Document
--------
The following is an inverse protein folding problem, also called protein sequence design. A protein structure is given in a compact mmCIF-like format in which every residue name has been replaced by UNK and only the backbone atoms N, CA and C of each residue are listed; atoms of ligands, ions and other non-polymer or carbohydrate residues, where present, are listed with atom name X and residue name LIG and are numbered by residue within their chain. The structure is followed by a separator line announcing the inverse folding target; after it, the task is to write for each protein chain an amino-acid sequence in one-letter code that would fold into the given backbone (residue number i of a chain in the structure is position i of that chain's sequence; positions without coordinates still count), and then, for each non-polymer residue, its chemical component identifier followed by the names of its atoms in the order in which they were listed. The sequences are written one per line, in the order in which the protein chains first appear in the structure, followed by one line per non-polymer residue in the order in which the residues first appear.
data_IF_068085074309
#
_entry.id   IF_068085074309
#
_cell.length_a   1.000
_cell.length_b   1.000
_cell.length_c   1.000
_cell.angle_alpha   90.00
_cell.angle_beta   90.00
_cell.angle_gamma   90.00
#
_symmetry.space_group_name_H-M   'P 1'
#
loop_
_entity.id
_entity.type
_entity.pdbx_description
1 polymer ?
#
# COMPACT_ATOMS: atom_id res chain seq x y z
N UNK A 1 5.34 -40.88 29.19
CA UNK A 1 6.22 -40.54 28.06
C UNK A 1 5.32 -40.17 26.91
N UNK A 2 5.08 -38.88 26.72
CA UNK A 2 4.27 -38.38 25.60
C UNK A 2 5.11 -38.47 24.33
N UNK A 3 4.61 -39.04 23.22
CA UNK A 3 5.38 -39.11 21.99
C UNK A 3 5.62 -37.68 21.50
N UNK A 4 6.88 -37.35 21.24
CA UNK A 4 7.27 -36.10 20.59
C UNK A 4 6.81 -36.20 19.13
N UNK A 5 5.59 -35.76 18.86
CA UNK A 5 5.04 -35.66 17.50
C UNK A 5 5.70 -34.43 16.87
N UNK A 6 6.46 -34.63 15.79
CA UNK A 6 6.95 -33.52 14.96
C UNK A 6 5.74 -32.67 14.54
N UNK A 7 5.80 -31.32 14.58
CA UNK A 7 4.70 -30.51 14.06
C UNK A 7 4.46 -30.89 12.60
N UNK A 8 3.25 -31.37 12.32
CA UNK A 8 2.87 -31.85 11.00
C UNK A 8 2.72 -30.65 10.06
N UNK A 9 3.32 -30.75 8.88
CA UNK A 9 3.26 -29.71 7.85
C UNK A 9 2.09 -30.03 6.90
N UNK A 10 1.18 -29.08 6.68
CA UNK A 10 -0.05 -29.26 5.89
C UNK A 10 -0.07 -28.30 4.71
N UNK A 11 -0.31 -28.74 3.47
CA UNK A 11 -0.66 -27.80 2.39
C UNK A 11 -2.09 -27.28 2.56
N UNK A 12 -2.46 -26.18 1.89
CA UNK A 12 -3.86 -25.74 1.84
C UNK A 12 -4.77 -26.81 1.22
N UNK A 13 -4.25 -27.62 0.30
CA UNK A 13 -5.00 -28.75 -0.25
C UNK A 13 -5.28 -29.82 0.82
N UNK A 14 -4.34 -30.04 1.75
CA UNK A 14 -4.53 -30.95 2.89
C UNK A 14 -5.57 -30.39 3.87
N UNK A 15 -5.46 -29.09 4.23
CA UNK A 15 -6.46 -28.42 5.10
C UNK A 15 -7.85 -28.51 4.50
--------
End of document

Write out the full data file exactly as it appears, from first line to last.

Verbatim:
The following is an inverse protein folding problem, also called protein sequence design. A protein structure is given in a compact mmCIF-like format in which every residue name has been replaced by UNK and only the backbone atoms N, CA and C of each residue are listed; atoms of ligands, ions and other non-polymer or carbohydrate residues, where present, are listed with atom name X and residue name LIG and are numbered by residue within their chain. The structure is followed by a separator line announcing the inverse folding target; after it, the task is to write for each protein chain an amino-acid sequence in one-letter code that would fold into the given backbone (residue number i of a chain in the structure is position i of that chain's sequence; positions without coordinates still count), and then, for each non-polymer residue, its chemical component identifier followed by the names of its atoms in the order in which they were listed. The sequences are written one per line, in the order in which the protein chains first appear in the structure, followed by one line per non-polymer residue in the order in which the residues first appear.
data_IF_068085074309
#
_entry.id   IF_068085074309
#
_cell.length_a   1.000
_cell.length_b   1.000
_cell.length_c   1.000
_cell.angle_alpha   90.00
_cell.angle_beta   90.00
_cell.angle_gamma   90.00
#
_symmetry.space_group_name_H-M   'P 1'
#
loop_
_entity.id
_entity.type
_entity.pdbx_description
1 polymer ?
#
# COMPACT_ATOMS: atom_id res chain seq x y z
N UNK A 1 5.34 -40.88 29.19
CA UNK A 1 6.22 -40.54 28.06
C UNK A 1 5.32 -40.17 26.91
N UNK A 2 5.08 -38.88 26.72
CA UNK A 2 4.27 -38.38 25.60
C UNK A 2 5.11 -38.47 24.33
N UNK A 3 4.61 -39.04 23.22
CA UNK A 3 5.38 -39.11 21.99
C UNK A 3 5.62 -37.68 21.50
N UNK A 4 6.88 -37.35 21.24
CA UNK A 4 7.27 -36.10 20.59
C UNK A 4 6.81 -36.20 19.13
N UNK A 5 5.59 -35.76 18.86
CA UNK A 5 5.04 -35.66 17.50
C UNK A 5 5.70 -34.43 16.87
N UNK A 6 6.46 -34.63 15.79
CA UNK A 6 6.95 -33.52 14.96
C UNK A 6 5.74 -32.67 14.54
N UNK A 7 5.80 -31.32 14.58
CA UNK A 7 4.70 -30.51 14.06
C UNK A 7 4.46 -30.89 12.60
N UNK A 8 3.25 -31.37 12.32
CA UNK A 8 2.87 -31.85 11.00
C UNK A 8 2.72 -30.65 10.06
N UNK A 9 3.32 -30.75 8.88
CA UNK A 9 3.26 -29.71 7.85
C UNK A 9 2.09 -30.03 6.90
N UNK A 10 1.18 -29.08 6.68
CA UNK A 10 -0.05 -29.26 5.89
C UNK A 10 -0.07 -28.30 4.71
N UNK A 11 -0.31 -28.74 3.47
CA UNK A 11 -0.66 -27.80 2.39
C UNK A 11 -2.09 -27.28 2.56
N UNK A 12 -2.46 -26.18 1.89
CA UNK A 12 -3.86 -25.74 1.84
C UNK A 12 -4.77 -26.81 1.22
N UNK A 13 -4.25 -27.62 0.30
CA UNK A 13 -5.00 -28.75 -0.25
C UNK A 13 -5.28 -29.82 0.82
N UNK A 14 -4.34 -30.04 1.75
CA UNK A 14 -4.53 -30.95 2.89
C UNK A 14 -5.57 -30.39 3.87
N UNK A 15 -5.46 -29.09 4.23
CA UNK A 15 -6.46 -28.42 5.10
C UNK A 15 -7.85 -28.51 4.50